from the series Bath (Pharoah)

by Natkin, Robert (American, b. 1930)
Categorized in Painting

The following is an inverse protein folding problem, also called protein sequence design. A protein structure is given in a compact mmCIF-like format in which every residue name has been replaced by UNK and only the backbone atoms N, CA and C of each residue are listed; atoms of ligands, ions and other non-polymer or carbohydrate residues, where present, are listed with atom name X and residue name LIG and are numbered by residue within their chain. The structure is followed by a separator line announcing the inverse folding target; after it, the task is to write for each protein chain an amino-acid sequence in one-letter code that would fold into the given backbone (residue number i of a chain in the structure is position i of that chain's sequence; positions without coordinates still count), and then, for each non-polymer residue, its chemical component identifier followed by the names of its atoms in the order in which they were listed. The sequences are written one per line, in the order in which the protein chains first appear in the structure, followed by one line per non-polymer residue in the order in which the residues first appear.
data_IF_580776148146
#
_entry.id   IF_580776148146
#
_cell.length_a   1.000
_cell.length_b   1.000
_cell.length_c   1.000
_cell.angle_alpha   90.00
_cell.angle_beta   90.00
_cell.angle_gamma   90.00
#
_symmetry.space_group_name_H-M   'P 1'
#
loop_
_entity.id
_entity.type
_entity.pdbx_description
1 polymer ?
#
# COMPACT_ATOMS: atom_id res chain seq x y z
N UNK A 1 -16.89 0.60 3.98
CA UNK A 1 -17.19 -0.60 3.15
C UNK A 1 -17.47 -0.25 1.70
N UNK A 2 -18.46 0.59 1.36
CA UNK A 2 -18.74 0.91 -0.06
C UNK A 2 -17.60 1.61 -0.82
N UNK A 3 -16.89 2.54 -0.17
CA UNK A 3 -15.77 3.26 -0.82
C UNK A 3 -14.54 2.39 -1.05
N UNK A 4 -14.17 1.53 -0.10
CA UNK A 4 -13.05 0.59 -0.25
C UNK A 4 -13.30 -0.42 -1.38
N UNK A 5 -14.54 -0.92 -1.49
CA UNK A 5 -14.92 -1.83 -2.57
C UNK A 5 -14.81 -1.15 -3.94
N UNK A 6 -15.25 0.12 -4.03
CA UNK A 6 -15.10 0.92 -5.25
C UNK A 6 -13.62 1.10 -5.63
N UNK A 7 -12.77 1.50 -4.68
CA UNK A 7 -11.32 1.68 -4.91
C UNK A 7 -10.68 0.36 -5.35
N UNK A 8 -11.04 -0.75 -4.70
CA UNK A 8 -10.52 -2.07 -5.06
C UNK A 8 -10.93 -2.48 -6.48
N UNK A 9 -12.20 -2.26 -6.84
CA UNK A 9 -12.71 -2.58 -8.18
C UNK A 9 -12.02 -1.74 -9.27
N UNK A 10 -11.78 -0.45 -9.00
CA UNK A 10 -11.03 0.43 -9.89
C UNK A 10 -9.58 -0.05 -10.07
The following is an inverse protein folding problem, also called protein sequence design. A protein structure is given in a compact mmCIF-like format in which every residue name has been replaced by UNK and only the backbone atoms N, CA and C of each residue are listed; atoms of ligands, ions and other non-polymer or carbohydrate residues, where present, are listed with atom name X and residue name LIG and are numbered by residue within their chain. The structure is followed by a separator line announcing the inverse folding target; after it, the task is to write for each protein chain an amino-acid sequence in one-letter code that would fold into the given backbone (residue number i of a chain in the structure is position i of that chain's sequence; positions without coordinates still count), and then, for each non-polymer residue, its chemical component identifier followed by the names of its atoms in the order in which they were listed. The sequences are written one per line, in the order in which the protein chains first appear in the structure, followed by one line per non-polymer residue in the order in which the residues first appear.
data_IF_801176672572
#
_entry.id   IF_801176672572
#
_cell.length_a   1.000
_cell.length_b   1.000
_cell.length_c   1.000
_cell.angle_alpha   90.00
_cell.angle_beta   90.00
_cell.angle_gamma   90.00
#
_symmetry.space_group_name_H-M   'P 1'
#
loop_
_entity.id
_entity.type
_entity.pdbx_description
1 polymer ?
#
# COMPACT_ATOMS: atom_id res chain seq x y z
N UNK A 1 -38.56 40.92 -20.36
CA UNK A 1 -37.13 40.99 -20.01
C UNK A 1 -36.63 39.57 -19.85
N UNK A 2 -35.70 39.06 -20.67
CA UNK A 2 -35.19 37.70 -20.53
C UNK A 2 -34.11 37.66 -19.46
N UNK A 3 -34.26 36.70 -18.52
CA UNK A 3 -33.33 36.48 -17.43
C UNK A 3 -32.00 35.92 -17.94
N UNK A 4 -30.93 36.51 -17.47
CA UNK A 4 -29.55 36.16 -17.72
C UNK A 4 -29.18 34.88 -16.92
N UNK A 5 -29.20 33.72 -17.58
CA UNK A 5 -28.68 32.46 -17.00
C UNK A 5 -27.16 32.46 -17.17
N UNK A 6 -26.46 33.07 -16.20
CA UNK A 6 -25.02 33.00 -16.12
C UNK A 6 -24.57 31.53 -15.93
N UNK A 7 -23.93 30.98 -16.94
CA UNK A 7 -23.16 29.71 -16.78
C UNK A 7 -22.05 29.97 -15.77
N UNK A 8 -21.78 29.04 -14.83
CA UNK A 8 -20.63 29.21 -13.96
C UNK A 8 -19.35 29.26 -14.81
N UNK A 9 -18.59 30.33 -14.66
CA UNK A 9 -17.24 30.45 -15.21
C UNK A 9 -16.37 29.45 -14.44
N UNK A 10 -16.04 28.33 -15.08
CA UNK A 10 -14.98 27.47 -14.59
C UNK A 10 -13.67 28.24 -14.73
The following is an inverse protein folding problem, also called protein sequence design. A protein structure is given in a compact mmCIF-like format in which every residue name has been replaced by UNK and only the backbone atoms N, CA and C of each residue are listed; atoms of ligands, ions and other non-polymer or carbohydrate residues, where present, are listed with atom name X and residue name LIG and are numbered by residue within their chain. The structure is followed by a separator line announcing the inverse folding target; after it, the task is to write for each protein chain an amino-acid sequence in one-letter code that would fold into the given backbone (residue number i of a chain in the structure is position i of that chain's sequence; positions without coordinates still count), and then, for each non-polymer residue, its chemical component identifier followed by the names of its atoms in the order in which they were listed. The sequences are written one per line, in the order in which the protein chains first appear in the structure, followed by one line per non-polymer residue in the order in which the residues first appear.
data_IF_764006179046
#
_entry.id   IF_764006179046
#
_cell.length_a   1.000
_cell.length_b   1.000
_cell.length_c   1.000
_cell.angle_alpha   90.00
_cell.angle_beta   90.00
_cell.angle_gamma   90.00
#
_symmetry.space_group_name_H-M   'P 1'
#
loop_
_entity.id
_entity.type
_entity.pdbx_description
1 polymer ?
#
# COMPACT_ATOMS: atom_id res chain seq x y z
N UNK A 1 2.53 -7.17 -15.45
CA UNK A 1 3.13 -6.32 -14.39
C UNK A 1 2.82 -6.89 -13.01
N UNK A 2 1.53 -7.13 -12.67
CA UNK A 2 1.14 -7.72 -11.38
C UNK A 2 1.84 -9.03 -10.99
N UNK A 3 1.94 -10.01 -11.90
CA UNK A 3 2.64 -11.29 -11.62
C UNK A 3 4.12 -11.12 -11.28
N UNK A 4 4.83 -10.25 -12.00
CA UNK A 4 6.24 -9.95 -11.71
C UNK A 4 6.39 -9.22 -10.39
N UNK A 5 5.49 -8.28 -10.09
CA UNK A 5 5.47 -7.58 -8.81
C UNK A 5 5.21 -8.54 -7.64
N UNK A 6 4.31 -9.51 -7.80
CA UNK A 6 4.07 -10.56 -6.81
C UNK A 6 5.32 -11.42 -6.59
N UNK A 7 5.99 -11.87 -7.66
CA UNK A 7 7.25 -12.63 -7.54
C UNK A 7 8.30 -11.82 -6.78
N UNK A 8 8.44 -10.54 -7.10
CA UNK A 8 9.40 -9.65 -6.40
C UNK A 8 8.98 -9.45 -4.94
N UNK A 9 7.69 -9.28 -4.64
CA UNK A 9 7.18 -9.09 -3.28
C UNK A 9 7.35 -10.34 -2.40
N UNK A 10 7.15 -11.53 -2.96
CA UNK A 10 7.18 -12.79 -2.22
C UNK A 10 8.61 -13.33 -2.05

In childhood, Natkin recalls a dream where he dives into an Oriental rug and as he floats down into the rug he passes through bejeweled mazes of color that appear exotic to him. This recurring dream is not surprising to anyone familiar with this artist?s work, since much of Natkin?s work reminds one of textiles. He achieves this look by his use of cross-hatching, blottings, dottings and his own technique of transferring textures right onto the canvas by pressing with a heavy cloth or paper towel. Natkin once was on a train traveling to his studio when he noticed a fisherman?s sweater. He stared at the large looped popcorn style weave of the sweater for a long while. He began imagining the results he could achieve in his paintings if he used it and he decided he must have it. The story ends by the artist offering the fisherman $50 for his bedraggled sweater and the other fishermen then offering to sell Natkin their own clothing. He immediately exited at the next stop to avoid any further embarrassment. Pharaoh typifies the artist?s abundant use of color and texture that creates a fabric-like surface. His ability to unify his overlays of color of texture is evident in this painting. Light appears to travel right through this work that exhibits his love of pattern and paint so well.

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